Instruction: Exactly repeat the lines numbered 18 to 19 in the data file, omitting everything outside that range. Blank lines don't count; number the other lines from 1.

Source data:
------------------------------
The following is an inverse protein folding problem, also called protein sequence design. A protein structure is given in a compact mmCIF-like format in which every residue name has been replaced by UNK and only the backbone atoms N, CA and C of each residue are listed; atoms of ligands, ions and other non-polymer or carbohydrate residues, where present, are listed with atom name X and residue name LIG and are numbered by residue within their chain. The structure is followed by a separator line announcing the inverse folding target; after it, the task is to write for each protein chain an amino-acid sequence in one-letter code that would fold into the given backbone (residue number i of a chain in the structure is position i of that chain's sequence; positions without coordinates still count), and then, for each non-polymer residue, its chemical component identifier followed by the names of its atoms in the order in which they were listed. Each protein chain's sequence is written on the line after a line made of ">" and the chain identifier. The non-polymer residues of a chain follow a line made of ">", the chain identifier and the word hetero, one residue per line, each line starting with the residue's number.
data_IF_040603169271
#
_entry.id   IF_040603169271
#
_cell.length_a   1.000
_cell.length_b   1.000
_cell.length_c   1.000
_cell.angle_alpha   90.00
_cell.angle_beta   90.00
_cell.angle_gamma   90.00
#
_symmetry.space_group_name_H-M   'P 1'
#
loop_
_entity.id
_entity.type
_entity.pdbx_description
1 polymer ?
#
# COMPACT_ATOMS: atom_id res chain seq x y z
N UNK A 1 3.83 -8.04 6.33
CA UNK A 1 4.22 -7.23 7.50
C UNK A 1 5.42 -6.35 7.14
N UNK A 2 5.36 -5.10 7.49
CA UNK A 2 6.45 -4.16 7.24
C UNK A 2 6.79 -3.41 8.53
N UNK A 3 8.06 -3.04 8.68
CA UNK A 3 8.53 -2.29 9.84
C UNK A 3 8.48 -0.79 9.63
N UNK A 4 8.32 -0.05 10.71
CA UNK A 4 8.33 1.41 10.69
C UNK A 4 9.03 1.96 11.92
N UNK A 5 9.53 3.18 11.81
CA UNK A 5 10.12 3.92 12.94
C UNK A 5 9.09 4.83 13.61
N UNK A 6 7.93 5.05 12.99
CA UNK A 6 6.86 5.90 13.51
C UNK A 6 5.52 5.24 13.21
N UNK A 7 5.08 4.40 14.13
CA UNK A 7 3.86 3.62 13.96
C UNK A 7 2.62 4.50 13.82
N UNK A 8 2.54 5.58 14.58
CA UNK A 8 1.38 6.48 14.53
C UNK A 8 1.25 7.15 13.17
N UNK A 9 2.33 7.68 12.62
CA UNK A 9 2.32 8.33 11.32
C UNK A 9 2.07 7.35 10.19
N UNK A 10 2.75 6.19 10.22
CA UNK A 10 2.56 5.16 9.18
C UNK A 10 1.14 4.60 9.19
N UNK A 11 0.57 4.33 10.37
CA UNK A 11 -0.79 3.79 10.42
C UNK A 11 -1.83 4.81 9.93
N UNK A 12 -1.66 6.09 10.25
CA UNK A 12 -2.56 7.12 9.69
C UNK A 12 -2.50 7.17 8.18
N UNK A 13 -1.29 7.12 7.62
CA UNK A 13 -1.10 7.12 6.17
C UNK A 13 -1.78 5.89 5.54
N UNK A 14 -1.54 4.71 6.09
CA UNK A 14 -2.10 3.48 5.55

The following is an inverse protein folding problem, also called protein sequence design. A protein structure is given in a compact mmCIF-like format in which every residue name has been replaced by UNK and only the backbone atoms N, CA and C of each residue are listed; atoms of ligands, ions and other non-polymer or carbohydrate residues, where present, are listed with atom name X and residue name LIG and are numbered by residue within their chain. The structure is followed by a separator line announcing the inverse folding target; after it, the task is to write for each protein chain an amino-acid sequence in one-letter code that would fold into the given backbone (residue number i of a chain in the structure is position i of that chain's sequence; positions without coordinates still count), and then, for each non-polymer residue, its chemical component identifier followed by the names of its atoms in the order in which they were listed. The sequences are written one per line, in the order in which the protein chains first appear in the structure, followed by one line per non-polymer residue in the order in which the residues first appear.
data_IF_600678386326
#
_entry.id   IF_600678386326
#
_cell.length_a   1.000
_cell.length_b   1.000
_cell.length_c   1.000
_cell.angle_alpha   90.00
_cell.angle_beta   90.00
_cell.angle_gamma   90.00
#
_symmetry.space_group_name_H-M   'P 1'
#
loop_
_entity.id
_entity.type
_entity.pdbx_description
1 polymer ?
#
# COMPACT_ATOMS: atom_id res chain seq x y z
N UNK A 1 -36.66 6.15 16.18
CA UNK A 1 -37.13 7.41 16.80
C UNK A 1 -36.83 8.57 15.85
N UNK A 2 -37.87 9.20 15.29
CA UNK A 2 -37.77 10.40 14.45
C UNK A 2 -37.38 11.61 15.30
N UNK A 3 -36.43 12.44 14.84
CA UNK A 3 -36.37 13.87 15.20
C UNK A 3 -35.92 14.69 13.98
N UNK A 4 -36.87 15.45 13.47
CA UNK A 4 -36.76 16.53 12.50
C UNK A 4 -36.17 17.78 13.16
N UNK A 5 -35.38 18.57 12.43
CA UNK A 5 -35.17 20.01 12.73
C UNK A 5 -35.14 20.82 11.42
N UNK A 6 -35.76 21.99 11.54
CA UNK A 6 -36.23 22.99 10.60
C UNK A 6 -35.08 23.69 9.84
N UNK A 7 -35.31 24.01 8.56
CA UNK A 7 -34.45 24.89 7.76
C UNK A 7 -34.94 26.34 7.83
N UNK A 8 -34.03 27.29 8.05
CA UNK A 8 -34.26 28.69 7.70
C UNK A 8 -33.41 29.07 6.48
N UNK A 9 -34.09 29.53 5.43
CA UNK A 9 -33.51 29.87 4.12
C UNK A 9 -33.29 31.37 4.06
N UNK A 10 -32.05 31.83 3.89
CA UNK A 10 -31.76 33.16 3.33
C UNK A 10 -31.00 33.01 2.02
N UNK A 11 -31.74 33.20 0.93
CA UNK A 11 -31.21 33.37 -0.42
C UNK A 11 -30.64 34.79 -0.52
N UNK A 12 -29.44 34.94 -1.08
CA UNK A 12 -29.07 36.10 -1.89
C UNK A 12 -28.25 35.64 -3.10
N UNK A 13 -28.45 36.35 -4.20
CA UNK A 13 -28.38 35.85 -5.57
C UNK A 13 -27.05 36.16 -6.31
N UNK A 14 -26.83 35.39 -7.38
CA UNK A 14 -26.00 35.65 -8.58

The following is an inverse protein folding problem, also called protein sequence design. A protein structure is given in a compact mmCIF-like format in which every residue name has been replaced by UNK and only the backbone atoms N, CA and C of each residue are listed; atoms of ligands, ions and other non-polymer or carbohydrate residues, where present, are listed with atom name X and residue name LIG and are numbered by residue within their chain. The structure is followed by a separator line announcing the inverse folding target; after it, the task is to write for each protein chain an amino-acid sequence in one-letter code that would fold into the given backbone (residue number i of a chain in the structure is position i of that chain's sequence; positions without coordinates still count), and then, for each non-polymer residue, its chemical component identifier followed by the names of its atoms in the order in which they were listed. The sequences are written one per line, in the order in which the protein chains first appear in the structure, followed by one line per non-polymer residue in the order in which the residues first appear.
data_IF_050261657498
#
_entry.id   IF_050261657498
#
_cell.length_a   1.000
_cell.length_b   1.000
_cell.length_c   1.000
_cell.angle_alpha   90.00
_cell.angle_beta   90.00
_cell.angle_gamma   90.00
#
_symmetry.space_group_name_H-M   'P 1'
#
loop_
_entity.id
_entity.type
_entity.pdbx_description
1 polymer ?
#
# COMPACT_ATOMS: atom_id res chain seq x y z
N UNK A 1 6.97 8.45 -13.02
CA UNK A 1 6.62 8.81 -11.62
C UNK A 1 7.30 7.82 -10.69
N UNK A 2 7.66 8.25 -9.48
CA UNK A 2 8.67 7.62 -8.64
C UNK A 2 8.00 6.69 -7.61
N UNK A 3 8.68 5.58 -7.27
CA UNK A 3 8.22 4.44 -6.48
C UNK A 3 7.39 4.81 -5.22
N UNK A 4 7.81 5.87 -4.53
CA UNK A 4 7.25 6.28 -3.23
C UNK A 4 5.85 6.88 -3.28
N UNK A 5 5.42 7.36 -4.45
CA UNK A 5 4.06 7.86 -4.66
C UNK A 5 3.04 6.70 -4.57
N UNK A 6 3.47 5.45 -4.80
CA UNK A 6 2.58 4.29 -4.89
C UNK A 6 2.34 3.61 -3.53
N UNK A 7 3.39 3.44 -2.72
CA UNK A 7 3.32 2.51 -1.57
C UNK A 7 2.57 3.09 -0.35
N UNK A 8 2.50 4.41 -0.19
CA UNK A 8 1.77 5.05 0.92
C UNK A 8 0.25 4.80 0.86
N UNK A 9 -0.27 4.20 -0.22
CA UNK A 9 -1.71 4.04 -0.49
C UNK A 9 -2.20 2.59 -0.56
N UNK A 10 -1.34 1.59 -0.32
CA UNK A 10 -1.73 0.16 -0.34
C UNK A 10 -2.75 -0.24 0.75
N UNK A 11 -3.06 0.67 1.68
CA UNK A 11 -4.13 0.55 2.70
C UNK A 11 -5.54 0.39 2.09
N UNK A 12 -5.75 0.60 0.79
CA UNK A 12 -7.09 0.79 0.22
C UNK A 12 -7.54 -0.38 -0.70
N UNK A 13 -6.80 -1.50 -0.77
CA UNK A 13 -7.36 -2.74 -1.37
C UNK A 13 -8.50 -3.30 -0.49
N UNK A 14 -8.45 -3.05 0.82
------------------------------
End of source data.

_entity.pdbx_description
1 polymer ?